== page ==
Archive for the 'Systems Thinking' Category
My 2002 book stressed “closing the loops”, and we’ve since learned much about how this can be done.
In one key moment, physicist Mae-Wan Ho half-accidentally discovered that “living organisms appear like a dynamic liquid-crystal-display”. This must mean, reasoned Ho, that living organisms are highly organized, and "coherent energy is being mobilized and transformed in the organisms”.
Ho set out to reformulate the thermodynamics for living systems, based on this core principle, which has “large implications for ecosystems, food, health and economies."
Most important, our "maximum entropy" model is precisely wrong. We need a "zero-entropy" model of sustainable systems.
Published by Ken on May 2nd, 2010 tagged Sustainability Science, Systems Thinking | Comment now »
My grandots in snow country will love this one! It's a real howler about our "system blindness". And about how un-sustainability means doing all the wrong things.
Wudja believe all that road salt we spread for "safety" purposes actually ends up somewhere else...like our groundwater and streams. (You mean there is no "away" place we can throw this stuff?) Duh!
Yet, it took these new studies from Toronto and Minneapolis to make us realize road salt is a huge mistake (via treehugger).
Nor is this just about the impacts on aquatic life and drinking water. It's also about destroying roads, shortening the life of cars, and killing vegetation. WTF?
Published by Ken on March 5th, 2010 tagged Best Practices, Ecosystems Research, Island Ecosystems, Systems Thinking | 1 Comment »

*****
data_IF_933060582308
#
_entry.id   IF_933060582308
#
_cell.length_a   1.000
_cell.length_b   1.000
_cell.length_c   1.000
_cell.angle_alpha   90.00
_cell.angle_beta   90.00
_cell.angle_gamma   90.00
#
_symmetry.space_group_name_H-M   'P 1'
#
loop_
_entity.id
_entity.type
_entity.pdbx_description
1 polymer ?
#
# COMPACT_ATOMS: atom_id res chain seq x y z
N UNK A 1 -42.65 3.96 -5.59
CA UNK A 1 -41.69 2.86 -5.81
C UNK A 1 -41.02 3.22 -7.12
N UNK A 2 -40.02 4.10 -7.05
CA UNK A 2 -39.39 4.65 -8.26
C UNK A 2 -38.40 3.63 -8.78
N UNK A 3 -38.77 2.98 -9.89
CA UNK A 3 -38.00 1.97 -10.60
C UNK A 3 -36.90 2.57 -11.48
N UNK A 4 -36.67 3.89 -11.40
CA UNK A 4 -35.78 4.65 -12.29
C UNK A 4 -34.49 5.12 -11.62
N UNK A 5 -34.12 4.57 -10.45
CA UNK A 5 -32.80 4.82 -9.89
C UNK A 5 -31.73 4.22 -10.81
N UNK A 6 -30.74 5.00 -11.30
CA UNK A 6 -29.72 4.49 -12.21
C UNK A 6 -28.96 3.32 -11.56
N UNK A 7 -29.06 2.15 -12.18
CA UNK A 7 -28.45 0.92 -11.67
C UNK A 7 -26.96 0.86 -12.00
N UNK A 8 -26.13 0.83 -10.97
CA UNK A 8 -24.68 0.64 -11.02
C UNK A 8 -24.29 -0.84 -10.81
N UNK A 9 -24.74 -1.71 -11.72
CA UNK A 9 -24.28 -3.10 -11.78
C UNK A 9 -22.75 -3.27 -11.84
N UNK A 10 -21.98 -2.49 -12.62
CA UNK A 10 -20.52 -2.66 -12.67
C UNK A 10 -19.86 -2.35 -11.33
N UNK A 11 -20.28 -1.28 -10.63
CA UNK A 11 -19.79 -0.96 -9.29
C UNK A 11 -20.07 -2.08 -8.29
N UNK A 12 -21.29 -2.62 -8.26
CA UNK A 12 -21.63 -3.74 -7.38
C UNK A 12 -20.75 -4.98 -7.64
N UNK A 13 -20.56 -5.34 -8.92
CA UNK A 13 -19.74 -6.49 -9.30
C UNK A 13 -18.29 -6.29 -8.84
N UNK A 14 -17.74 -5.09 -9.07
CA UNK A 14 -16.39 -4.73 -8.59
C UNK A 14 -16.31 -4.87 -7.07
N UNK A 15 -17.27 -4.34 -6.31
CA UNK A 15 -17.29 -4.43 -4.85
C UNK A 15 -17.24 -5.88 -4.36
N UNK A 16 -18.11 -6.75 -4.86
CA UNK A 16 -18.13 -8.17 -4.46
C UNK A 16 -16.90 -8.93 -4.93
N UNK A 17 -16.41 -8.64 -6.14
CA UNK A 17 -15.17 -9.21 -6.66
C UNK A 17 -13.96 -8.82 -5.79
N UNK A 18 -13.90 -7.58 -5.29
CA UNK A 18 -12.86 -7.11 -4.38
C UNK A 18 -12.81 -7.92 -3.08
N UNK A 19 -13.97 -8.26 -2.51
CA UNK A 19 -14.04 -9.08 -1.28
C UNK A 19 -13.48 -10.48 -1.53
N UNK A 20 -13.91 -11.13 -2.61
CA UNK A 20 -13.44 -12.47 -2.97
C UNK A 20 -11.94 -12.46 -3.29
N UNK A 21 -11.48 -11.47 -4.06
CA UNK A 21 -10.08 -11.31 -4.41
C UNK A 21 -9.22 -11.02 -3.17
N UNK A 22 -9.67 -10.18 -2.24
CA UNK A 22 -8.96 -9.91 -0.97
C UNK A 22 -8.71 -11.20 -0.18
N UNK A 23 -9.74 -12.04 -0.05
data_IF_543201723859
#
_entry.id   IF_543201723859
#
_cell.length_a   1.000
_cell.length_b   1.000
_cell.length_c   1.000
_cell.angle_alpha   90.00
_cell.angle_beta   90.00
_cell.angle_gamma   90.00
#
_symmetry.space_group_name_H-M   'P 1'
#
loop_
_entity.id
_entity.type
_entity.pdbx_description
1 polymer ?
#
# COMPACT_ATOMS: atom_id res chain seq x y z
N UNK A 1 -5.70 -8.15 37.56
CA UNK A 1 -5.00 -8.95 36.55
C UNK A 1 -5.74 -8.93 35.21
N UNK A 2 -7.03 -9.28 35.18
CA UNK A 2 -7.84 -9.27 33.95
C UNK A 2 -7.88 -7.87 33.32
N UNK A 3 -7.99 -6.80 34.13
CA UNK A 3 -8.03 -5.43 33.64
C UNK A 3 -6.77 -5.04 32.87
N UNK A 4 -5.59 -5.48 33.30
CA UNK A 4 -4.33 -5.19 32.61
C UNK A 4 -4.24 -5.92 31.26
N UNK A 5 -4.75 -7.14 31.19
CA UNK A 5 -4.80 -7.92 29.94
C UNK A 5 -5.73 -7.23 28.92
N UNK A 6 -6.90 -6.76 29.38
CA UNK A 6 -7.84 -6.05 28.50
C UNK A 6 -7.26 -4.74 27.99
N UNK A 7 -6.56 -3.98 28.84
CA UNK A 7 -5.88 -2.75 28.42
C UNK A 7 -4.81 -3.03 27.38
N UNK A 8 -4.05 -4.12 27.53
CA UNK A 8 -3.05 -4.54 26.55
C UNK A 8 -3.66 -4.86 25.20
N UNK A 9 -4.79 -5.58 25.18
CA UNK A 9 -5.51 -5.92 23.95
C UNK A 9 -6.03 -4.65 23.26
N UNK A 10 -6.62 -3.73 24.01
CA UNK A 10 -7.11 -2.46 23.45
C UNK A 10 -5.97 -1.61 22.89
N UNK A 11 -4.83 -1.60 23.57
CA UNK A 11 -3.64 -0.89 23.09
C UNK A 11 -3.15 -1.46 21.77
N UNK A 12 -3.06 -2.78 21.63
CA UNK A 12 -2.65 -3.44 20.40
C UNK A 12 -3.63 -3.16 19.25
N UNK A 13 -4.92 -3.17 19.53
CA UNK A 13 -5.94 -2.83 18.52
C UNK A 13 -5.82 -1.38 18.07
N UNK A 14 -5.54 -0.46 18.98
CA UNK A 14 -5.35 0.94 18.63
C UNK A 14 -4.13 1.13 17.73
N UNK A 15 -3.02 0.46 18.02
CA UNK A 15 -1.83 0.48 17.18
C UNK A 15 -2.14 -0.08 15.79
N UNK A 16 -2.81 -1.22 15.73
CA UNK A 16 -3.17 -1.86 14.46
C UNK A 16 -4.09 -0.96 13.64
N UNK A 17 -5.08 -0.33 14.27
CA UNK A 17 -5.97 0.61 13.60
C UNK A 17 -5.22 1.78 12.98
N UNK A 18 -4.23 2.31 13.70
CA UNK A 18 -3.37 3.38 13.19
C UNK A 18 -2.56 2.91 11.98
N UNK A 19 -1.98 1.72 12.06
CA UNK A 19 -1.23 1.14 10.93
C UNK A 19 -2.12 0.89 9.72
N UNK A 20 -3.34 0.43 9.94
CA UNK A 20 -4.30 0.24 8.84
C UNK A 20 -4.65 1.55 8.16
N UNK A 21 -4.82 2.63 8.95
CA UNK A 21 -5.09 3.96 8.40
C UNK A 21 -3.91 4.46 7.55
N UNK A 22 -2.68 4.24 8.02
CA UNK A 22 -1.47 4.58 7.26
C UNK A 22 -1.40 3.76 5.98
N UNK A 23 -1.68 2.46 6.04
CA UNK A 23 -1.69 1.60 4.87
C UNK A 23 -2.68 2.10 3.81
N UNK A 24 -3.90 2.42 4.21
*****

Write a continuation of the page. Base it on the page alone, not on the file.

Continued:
People are compelled to act when the alternatives are worse. This gem from Sharon Astyk captures the essence of all the study I've been doing since launching this blog 3 years ago.
Says Astyk, "It is not necessary to offer optimism...We know it may already be too late...What people feel is a necessity, a sense of urgency and a shared crisis." (via casaubonsbook).
As one of Astyk's commenters puts it, "we need to forget about the top national political leaders doing much, or even much at the state level. We also can’t think of ourselves as survivalists with a bunker mentality."
Published by Ken on August 25th, 2009 tagged Community Initiatives, Systems Thinking | 1 Comment »
Embedding balanced thinking in every day life is an essential part of the "resource literacy" we're promoting, right?
So, sustainability thinking involves much broader awareness of emissions 'metrics'...like the numbers in this chart. Wanna know the relative emissions impacts of, say, plastic bags versus driving. Here ya go!
Let's see: if we use an average of one plastic bag a day, we could go two weeks before accumulating the equivalent of one pound of emissions.
Now, perhaps if we all held in our minds the "one mile, one pound" metric associated with our vehicles, we might work harder to reduce our miles.
Published by Ken on August 19th, 2009 tagged Best Practices, Systems Thinking | Comment now »
There are many solid reasons to watch this presentation at last week's Hawaii Conservation Alliance conference, especially including where Ramsey Taum ends up after a marvelous romp through native insights on sustainability.
Taum opens with this quote from Marcel Proust: ""The real voyage of discovery consists not in seeking new landscapes but in having new eyes." Then he adds, "Sustainability acknowledges the systemic relationships between activities and entities that at first glance may not reveal their connectivity." Yeah, try them new 'eyes'!